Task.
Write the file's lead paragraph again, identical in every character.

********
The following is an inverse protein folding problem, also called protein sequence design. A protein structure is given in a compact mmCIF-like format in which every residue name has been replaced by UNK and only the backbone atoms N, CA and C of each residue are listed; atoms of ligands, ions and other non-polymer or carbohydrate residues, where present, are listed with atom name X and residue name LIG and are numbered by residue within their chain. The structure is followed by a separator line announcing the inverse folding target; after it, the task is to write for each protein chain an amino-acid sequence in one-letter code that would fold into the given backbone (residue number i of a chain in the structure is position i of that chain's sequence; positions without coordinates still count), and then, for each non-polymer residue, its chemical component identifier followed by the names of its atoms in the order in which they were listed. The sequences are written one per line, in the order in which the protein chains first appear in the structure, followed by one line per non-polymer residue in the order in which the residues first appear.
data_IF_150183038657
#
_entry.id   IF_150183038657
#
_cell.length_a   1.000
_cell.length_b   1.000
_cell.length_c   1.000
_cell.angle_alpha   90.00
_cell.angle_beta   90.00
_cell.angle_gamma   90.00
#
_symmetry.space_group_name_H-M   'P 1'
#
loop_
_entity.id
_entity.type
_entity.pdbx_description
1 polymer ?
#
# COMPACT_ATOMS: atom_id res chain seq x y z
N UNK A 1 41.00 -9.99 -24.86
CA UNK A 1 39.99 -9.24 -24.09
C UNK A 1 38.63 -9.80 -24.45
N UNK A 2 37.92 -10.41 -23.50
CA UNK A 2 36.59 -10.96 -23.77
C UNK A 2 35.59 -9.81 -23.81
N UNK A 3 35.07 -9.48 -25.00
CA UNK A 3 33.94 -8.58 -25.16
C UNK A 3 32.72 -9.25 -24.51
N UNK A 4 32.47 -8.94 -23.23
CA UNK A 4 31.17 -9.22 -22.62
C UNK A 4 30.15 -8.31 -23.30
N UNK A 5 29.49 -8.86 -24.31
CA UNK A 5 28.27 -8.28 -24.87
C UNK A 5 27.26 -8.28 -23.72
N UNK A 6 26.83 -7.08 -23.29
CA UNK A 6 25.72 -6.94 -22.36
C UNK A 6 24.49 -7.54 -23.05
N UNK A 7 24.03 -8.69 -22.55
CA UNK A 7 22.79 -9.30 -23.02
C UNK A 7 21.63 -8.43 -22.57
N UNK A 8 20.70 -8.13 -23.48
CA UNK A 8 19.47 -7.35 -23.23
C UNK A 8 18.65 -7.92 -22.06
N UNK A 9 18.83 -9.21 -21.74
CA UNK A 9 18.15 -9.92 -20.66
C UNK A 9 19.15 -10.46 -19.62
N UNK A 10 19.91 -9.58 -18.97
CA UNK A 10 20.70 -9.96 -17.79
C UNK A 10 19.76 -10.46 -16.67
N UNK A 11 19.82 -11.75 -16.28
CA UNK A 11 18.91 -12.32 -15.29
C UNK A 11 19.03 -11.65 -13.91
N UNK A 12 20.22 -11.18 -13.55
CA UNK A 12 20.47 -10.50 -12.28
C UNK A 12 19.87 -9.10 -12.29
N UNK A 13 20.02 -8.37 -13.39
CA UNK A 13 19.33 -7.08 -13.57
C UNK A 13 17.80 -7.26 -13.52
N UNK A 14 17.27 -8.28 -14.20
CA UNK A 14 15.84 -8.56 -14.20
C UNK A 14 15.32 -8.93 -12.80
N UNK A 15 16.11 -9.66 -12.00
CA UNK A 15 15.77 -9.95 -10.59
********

The following is an inverse protein folding problem, also called protein sequence design. A protein structure is given in a compact mmCIF-like format in which every residue name has been replaced by UNK and only the backbone atoms N, CA and C of each residue are listed; atoms of ligands, ions and other non-polymer or carbohydrate residues, where present, are listed with atom name X and residue name LIG and are numbered by residue within their chain. The structure is followed by a separator line announcing the inverse folding target; after it, the task is to write for each protein chain an amino-acid sequence in one-letter code that would fold into the given backbone (residue number i of a chain in the structure is position i of that chain's sequence; positions without coordinates still count), and then, for each non-polymer residue, its chemical component identifier followed by the names of its atoms in the order in which they were listed. The sequences are written one per line, in the order in which the protein chains first appear in the structure, followed by one line per non-polymer residue in the order in which the residues first appear.